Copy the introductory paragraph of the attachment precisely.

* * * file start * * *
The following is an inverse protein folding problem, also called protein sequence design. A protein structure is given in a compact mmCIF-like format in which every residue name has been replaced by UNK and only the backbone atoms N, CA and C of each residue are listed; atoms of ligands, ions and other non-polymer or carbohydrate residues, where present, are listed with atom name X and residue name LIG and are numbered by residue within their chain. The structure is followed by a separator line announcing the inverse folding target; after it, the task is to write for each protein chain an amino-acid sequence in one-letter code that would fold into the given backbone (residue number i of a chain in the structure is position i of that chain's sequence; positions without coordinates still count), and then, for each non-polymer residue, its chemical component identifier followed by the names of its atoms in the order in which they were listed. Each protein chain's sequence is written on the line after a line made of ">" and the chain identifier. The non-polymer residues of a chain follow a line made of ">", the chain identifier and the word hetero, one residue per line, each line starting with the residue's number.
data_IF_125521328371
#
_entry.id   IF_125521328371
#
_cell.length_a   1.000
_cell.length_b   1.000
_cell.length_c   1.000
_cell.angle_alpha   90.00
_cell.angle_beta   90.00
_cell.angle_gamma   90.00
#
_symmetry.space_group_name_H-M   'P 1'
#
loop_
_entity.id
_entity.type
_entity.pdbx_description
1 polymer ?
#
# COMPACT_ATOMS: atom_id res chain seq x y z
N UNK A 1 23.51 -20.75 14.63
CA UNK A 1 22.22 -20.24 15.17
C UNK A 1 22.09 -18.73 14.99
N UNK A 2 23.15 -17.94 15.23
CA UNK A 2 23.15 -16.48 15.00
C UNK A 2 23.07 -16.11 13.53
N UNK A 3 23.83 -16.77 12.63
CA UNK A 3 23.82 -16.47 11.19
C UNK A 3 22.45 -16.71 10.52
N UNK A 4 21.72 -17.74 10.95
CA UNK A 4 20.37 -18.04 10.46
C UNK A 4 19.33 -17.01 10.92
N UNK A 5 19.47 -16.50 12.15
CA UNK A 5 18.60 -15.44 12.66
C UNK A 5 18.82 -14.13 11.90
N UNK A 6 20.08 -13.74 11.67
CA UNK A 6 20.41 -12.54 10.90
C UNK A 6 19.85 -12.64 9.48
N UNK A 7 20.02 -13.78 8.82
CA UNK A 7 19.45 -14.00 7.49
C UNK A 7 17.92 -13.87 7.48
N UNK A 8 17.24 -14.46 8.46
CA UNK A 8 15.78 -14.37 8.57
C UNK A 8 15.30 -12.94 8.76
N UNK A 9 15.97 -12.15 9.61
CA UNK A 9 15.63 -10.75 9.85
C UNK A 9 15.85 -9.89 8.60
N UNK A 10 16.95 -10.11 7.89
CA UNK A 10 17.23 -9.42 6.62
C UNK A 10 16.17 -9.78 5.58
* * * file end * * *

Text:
The following is an inverse protein folding problem, also called protein sequence design. A protein structure is given in a compact mmCIF-like format in which every residue name has been replaced by UNK and only the backbone atoms N, CA and C of each residue are listed; atoms of ligands, ions and other non-polymer or carbohydrate residues, where present, are listed with atom name X and residue name LIG and are numbered by residue within their chain. The structure is followed by a separator line announcing the inverse folding target; after it, the task is to write for each protein chain an amino-acid sequence in one-letter code that would fold into the given backbone (residue number i of a chain in the structure is position i of that chain's sequence; positions without coordinates still count), and then, for each non-polymer residue, its chemical component identifier followed by the names of its atoms in the order in which they were listed. Each protein chain's sequence is written on the line after a line made of ">" and the chain identifier. The non-polymer residues of a chain follow a line made of ">", the chain identifier and the word hetero, one residue per line, each line starting with the residue's number.